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Economics Trigger Hiring Challenges for Gaming Industry - JBK International

February 10, 2020by Brian Carlton0

At first glance, the report looked great. On Feb. 7, the U.S. Department of Labor announced that companies added 225,000 jobs in January, nearly 60,000 more than expected. The gaming industry alone added more than 5,000, part of a 36,000 increase in the hospitality and leisure sector. Average salaries rose as well, climbing 7 cents to $28.44 per hour. While all this points to a strengthening economy, business owners still face challenges.  

Currently there are more openings than unemployed people to fill them as the Labor report states. That’s been an ongoing problem over the last 12 months, marking the first time since 2000 the ratio is smaller than at least 1 to 1. Virginia’s Colonial Downs and Colorado’s Marti Gras Casino, for example, both posted gaming supervisor positions in early January.  Those spots are still open, along with other high-end positions like game mathematicians. In a searcher’s market, how can companies compete for the best employees? And specifically for the gaming industry, what does that involve?

Hiring in a Candidate Driven Market

In a searcher’s market, top talent often have multiple options. Does this make it harder to find and hire the best fit? The answer isn’t a simple yes or no. 

“This is a great question- one I’m frequently asked by gaming leaders all across the industry,” said JBK CEO John Globokar. “The answer is not as simple as you might think. The highest performing leadership talent is immune to economic fluctuation. Why? The very best CEOs and executive leaders are focused on ensuring they have the very best leadership talent in each of their direct reports. Organizations that are talent-centric understand: whoever has the best talent wins.”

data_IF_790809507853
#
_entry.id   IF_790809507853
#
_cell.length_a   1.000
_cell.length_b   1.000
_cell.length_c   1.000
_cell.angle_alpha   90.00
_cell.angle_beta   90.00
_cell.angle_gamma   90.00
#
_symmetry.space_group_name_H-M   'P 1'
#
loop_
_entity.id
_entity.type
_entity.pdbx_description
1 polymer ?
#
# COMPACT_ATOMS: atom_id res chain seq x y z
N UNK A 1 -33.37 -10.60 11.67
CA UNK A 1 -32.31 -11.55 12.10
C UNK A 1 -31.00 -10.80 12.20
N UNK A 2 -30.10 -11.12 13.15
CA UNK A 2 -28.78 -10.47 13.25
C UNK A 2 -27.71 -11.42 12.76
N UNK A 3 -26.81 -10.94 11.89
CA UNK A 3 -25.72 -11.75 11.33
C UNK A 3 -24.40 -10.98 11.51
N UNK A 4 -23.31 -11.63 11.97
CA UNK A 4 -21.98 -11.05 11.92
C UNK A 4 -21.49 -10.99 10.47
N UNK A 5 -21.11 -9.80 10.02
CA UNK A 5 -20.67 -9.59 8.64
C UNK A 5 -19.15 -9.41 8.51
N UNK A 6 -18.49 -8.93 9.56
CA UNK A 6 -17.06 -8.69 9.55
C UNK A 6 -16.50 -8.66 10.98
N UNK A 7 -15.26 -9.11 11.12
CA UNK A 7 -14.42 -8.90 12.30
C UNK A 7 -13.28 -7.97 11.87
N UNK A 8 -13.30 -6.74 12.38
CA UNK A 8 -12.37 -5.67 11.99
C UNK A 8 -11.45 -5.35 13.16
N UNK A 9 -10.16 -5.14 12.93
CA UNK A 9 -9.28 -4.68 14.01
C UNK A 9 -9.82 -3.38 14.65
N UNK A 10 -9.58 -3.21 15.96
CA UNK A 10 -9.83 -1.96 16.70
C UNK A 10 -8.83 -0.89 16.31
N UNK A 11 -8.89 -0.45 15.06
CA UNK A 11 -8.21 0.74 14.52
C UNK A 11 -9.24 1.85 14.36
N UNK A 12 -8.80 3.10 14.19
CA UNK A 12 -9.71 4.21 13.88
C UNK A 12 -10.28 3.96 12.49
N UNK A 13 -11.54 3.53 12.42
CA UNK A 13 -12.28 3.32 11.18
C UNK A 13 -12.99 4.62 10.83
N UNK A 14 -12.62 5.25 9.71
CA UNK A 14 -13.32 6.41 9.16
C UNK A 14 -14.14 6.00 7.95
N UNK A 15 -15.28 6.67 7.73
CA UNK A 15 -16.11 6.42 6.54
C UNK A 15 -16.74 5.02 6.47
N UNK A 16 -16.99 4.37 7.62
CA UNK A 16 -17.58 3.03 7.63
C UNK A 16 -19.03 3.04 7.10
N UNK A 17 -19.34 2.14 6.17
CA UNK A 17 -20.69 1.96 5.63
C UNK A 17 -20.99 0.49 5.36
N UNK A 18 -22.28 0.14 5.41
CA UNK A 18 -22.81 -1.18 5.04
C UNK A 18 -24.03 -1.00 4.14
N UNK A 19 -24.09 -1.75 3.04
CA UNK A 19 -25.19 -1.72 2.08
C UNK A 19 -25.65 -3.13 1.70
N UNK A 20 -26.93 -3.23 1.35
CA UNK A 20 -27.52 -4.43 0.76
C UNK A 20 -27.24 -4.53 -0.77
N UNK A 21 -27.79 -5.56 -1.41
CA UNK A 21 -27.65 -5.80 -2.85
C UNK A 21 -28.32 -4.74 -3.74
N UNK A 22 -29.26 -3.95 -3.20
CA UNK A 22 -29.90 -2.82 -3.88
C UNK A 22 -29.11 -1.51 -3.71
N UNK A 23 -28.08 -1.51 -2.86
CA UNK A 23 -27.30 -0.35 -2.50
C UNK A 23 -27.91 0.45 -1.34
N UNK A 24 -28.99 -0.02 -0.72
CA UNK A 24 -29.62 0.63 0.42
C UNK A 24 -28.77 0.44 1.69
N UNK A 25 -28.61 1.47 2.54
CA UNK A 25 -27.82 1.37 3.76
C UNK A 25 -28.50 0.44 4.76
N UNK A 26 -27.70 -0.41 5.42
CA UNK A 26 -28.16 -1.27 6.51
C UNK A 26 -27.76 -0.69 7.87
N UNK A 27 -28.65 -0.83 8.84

And yet, Globokar said, the United States finds itself in the midst of a perfect storm when it comes to hiring practices.

“In 2018, there were 7.3 million job openings and roughly 6 million people looking for work,” Globokar said. “That’s a 1.3 million deficit. The (final) 2019 statistics are not out yet, but we anticipate these numbers to grow. A low birth rate, strong economy and low unemployment equals a human capital crisis.” 

As a result, companies need to adjust their hiring strategy. In a December 2019 study by Business Insider, 26 percent of company owners said it is “very difficult” to fill open positions with their preferred candidate. Fifty-two percent said it was “somewhat difficult.” The problem is often the available workforce doesn’t have the needed education. While overall unemployment stands at 3.6 percent, the rate for college-educated workers is much lower, near 2 percent. That means companies either have to poach from competitors or change the hiring requirements. 

“Many of the country’s top technology innovators like Apple and IBM, for example, 50 percent of their new hires last year were high school graduates with no college,” Globokar said. 

How Do You Handle Changes? 

So if unemployment is down and there’s a limited pool of college-educated candidates, how do you fill openings? The answer, Globokar said, is to focus on culture. 

“We tend to see companies that routinely struggle to attract the highest performers lacking a defined ‘people strategy’ that in turn defines the business strategy,” Globokar said. 

He pointed out we often see companies in the gaming industry attempt to leverage compensation, proprietary technology or brand as their competitive advantage throughout the interview process. And yes, all applicants consider things like money, time off and a weekly schedule. But salaries can always be matched, time off can be added. The culture, the one thing that makes companies unique, can’t be. 

“(The highest performers) are primarily focused on evaluating the culture and leadership of the organization,” Globokar said. “Be clear about what your culture is today, not what it will be.”